What is Ayurved?

 
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Science of Ayurved

An ancient medical science, Ayurveda offers a rich, deep and dynamic body of knowledge that supports holistic wellness at a deep level.

 

Believed to be the oldest system of healing on Earth, Ayurveda is distinct in that it tailors preventative wellness as well as the treatment of acute and chronic conditions to the unique constitution of the individual.

 

The focus is on bringing the elements within the individual’s body back into balance, as it is the imbalance and provocation of the elements that are the cause of any kind of disease.

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Science of Ayurved

The word Ayurveda is translated as “science of life”, and is used to describe the vast body of healing knowledge that traces its roots to India, dating as far back as 5,000 to 6,000 BC.

 

Ayurveda is said to be an eternal science that first existed in the universal consciousness (Brahma) before it was passed from the creator to the ancient Indian mystics through meditation.

 

The first mentions of this great body of knowledge are found in the Rig Veda (an ancient Indian collection of Vedic hymns), but the classical texts specific to Ayurveda are called the Charaka Samhita, Susruta Samhita and the Astanga Hridayam.

These texts were originally scribed by the ancient seers in the sacred language of Sanskrit, but have since been translated, verse by verse, into English for use in the West.

 

Basics of Ayurved

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According to Ayurvedic philosophy, the entire cosmos is an interplay of the energies of five elements: Prithvi, Aap, Tej, Vayu and Akash. Ayurveda groups these five elements into three basic types of energy and functional principles that are present in everybody and everything. Since there are no single words in English to describe these principles, we use the Sanskrit words Vata, Pitta and Kapha to describe their combinations. These are the three Doshas.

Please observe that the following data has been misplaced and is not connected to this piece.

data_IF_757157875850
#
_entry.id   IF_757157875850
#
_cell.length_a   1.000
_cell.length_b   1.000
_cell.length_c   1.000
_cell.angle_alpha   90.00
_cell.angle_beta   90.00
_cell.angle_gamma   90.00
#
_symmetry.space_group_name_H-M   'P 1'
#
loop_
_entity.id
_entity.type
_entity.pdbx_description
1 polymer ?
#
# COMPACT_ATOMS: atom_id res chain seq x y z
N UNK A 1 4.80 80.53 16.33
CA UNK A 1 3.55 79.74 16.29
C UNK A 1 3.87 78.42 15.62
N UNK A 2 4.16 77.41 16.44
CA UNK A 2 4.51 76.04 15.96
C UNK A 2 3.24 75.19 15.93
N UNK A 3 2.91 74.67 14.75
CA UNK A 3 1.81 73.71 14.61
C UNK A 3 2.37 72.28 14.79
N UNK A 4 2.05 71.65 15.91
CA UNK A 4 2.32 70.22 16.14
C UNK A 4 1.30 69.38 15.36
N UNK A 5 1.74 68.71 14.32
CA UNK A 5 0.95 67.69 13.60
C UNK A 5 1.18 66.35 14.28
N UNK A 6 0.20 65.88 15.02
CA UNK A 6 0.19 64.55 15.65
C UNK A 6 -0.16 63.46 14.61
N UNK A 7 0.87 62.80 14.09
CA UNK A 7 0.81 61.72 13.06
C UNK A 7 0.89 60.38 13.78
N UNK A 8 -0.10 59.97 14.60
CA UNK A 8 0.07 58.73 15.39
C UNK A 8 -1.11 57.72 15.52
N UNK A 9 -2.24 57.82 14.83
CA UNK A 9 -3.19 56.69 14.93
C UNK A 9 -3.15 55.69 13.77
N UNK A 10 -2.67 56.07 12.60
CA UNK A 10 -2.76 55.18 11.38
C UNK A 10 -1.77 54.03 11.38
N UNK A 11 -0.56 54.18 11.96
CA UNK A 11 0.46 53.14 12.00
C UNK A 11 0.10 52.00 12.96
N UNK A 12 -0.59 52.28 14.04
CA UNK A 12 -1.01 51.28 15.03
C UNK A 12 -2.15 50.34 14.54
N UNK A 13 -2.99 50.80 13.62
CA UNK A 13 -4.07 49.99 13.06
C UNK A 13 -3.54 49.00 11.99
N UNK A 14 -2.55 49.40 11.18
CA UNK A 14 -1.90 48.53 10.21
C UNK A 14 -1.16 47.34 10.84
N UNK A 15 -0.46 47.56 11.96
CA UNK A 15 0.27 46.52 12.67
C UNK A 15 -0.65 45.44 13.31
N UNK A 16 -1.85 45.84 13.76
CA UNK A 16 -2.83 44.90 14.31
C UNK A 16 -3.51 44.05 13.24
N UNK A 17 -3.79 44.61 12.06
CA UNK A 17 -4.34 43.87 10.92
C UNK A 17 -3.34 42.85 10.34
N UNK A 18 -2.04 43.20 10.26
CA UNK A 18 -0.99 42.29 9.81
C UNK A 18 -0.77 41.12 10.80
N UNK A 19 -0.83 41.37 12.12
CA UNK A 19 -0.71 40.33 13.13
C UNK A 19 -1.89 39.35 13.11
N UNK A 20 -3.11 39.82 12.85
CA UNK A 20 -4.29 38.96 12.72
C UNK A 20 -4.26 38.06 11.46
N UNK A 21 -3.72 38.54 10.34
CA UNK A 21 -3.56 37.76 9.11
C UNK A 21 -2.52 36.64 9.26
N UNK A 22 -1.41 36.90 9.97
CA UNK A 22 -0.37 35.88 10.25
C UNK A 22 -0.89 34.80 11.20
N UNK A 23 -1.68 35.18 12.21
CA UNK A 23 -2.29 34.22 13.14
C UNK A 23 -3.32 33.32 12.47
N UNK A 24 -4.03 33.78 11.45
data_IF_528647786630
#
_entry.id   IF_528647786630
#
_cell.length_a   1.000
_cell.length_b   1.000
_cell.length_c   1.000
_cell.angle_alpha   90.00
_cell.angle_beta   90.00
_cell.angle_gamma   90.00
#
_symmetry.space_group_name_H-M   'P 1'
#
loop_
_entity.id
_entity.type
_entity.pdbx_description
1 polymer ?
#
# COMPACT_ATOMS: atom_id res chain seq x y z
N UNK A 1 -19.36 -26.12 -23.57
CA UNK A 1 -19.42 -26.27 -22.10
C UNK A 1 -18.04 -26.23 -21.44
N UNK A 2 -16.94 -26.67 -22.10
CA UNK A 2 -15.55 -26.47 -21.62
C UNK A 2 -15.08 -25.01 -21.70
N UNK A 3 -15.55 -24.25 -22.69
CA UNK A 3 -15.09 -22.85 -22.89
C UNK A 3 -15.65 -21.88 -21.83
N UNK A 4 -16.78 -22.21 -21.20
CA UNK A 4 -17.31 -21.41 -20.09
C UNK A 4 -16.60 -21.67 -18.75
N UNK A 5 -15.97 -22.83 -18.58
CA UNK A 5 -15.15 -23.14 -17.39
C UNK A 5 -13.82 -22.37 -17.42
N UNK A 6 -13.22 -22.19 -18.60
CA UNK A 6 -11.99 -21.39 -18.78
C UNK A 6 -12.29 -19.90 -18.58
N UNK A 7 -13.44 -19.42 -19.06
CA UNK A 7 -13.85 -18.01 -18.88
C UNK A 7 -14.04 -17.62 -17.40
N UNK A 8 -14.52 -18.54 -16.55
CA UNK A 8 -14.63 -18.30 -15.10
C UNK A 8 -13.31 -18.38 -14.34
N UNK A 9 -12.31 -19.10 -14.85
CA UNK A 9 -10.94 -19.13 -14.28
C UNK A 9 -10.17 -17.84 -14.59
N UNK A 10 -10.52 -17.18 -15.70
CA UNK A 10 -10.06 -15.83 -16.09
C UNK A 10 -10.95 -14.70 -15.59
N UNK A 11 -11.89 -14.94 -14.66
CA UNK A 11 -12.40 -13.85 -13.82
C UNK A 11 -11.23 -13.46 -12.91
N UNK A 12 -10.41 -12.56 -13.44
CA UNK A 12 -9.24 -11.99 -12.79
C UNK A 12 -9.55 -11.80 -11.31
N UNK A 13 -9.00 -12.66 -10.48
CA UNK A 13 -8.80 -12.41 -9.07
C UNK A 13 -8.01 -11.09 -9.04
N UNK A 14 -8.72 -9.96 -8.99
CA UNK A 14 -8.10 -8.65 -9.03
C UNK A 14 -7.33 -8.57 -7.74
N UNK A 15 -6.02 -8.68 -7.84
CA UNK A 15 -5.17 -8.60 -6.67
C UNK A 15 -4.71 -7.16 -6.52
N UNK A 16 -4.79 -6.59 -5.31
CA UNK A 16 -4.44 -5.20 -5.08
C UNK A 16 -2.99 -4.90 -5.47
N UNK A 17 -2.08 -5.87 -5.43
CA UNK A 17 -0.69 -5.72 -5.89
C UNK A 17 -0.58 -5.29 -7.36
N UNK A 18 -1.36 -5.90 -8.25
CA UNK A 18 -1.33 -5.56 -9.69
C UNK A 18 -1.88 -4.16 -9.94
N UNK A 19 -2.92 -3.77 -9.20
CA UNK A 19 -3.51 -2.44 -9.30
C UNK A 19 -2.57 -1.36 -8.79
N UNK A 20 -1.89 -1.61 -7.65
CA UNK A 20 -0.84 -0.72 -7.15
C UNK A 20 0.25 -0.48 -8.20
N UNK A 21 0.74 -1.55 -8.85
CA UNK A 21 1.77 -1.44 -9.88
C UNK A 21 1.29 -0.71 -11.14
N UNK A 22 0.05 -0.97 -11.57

Vata

Vata embodies the energy of movement and is said to manifest in the world and in ourselves with the qualities of dry, light, cold, mobile, and subtle.

Pitta

Pitta embodies the energy of transformation, digestion or metabolism, and is said to manifest in the world and in ourselves with the qualities of hot, sharp, oily and liquid.

Kapha

Kapha embodies the energy of building, lubrication and holding structure, and it is said to manifest in the world and in ourselves with the qualities of heavy, slow, gross and static.

All of the doshas are essential to our existence, and each offers its own unique and beautiful qualities to ensure the smooth functioning of the whole. However, when they become imbalanced, we become imbalanced...leading to dis-ease. In order to maintain wellness within our body, mind and consciousness, we must understand how Vata, Pitta and Kapha work together within us, and we strive to keep them balanced.

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Prakruti

Vata, Pitta and Kapha all exist inside of every individual, but are combined in different ratios to make up that person’s unique "inherent constitution". Known as Prakruti in Ayurveda, your inherent constitution will show a dominance of one (or sometimes two) of the doshas within you.

The ratio was determined by factors such as genetics, the health and wellbeing of your parents, and the astrology at your time of conception. This unique combination of the elements within you is a big part of who you are, and as the foundation of your being, it does not change throughout your life. Understanding your Prakruti supports you to accept and honour yourself in your individuality.

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Vikruti

As we move throughout life and interface with the world, our doshas inevitably get imbalanced, which can make us feel less than our vibrant selves. Ayurveda uses the Sanskrit term “Vikruti” to describe the current state of imbalance of the doshas. Though the goal is to come back into perfect balance with your Prakruti (inherent constitution), it is nearly impossible to do, so you will therefore always have a Vikruti (current state of imbalance). Your Vikruti will change over the course of seasons and weeks, and even as you move throughout your day. Your job, according to Ayurveda, is to live such that you are bringing your Vikruti back into balance with your Prakruti on a daily, seasonal and yearly basis.

What is Ayurvedic Body Constitution?